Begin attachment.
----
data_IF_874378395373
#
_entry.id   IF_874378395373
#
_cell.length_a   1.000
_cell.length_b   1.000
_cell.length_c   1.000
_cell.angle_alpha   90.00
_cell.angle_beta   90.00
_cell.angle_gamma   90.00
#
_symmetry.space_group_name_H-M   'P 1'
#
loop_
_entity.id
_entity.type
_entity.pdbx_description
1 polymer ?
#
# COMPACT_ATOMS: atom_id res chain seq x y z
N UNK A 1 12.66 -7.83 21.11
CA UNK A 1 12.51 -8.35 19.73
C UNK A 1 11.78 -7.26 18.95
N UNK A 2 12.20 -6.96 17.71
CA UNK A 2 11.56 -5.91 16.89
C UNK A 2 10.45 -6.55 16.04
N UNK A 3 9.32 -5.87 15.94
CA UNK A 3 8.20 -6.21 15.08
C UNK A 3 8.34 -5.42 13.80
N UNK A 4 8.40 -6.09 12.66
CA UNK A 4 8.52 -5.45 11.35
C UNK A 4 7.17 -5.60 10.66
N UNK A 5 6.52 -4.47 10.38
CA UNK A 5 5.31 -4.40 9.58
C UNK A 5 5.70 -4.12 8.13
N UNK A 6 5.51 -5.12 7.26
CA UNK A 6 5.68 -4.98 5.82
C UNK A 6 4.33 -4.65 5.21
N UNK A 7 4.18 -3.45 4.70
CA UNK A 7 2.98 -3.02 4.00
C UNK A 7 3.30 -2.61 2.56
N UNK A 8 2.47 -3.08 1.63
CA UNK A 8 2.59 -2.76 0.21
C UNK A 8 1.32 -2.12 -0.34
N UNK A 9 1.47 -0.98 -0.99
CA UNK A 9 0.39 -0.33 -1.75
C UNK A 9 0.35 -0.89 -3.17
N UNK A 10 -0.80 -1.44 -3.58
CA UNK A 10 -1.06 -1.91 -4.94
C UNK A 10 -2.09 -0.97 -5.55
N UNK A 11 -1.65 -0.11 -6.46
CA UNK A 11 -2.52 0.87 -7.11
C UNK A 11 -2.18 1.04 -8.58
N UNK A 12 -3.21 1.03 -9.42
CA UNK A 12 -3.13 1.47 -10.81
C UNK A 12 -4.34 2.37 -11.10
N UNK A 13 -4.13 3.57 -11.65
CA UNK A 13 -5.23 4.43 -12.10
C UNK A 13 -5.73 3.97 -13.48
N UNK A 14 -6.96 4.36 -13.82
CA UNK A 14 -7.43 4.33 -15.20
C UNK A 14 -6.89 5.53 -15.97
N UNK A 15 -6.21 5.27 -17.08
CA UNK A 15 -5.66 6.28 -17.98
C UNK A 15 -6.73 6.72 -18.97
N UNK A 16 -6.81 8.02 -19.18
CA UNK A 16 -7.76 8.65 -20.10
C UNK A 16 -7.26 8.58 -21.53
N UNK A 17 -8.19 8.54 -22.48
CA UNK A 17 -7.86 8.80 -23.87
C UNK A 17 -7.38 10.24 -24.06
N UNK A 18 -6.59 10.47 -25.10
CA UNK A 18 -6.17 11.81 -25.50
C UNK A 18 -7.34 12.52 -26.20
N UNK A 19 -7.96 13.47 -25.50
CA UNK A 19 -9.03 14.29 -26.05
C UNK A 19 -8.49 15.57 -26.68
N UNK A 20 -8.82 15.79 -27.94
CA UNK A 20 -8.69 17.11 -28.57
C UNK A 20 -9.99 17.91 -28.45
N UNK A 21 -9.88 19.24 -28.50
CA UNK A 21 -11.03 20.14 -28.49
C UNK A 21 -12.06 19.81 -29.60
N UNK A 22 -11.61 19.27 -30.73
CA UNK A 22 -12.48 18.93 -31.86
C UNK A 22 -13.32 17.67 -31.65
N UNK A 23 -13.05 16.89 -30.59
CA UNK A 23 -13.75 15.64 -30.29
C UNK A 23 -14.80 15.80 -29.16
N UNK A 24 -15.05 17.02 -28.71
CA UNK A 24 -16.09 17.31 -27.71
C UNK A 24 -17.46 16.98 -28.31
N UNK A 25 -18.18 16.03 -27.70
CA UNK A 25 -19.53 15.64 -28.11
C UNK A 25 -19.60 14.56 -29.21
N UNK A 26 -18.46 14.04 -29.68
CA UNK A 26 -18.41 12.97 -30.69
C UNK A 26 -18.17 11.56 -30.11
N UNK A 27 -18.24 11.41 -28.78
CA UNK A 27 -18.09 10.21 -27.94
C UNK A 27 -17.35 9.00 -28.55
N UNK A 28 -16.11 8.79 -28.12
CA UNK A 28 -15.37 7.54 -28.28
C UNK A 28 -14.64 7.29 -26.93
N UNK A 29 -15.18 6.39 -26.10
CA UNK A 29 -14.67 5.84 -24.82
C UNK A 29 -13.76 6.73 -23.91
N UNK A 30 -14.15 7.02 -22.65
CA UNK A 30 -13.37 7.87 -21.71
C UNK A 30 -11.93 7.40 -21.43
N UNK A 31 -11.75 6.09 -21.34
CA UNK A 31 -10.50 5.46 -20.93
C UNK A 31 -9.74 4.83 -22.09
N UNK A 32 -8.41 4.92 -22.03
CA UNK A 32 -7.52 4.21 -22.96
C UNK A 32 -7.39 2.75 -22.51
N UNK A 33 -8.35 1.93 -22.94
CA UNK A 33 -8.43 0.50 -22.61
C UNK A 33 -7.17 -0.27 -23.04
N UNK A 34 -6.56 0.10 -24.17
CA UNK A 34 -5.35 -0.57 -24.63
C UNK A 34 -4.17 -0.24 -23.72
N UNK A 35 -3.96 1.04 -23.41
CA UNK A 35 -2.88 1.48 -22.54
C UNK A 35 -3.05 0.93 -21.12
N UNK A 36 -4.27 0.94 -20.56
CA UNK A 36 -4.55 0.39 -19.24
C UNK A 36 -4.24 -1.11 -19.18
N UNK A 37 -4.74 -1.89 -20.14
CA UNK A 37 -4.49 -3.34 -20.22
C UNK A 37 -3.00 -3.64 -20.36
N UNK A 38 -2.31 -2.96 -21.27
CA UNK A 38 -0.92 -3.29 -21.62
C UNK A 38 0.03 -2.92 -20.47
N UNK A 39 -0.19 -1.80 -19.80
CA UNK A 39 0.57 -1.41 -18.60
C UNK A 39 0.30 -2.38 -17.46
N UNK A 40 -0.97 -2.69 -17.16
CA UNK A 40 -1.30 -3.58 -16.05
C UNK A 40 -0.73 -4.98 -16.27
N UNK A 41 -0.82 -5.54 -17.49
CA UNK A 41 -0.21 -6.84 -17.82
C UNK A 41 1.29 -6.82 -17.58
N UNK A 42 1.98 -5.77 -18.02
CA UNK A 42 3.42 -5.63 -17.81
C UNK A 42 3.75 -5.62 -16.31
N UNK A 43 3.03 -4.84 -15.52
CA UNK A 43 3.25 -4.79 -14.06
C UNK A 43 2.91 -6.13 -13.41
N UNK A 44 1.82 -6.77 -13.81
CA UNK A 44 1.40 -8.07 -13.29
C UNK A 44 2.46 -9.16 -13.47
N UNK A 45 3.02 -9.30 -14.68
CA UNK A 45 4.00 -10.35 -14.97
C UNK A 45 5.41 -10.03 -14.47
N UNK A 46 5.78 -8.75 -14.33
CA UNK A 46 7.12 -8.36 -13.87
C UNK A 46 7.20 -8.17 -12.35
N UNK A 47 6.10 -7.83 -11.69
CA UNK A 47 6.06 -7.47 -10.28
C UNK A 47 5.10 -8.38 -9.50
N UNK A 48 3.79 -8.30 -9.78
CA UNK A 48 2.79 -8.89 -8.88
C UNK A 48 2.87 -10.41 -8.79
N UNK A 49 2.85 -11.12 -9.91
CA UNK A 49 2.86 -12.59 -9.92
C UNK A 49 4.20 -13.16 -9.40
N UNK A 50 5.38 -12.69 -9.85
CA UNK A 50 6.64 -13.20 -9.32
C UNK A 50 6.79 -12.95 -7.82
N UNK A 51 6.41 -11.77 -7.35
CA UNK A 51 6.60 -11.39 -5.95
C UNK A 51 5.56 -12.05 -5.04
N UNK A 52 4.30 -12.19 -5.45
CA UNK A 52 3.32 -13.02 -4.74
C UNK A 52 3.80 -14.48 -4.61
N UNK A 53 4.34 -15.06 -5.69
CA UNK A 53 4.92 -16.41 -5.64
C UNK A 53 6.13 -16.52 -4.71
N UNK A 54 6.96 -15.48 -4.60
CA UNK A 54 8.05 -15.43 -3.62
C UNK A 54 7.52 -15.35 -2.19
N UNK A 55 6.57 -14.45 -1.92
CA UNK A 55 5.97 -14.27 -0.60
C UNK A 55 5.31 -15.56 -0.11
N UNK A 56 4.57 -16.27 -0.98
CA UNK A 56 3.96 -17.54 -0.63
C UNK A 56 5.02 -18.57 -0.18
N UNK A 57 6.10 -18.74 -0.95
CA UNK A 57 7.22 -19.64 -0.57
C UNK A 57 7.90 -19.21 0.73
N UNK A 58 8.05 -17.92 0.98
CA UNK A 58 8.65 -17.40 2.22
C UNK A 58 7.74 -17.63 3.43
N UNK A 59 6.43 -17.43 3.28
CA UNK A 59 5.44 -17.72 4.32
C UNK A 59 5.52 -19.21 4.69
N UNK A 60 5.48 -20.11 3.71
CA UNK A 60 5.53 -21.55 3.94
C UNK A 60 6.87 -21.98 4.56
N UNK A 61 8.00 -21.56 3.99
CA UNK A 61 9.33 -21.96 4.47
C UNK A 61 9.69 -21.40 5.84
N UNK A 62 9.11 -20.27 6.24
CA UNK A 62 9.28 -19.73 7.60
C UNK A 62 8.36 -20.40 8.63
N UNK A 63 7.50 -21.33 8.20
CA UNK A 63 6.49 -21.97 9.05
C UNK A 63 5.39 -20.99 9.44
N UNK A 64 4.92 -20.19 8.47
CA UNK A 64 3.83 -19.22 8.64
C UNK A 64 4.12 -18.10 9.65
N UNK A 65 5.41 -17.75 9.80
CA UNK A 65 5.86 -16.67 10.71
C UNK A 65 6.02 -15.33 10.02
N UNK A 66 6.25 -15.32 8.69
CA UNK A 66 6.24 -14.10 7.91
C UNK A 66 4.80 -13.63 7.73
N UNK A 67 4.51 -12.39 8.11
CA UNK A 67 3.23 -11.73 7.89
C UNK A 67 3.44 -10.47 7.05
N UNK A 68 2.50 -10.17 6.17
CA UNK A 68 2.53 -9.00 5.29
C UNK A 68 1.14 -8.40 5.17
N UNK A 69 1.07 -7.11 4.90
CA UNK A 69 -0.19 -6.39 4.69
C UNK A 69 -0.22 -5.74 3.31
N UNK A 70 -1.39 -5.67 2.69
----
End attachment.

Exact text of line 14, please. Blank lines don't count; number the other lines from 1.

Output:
loop_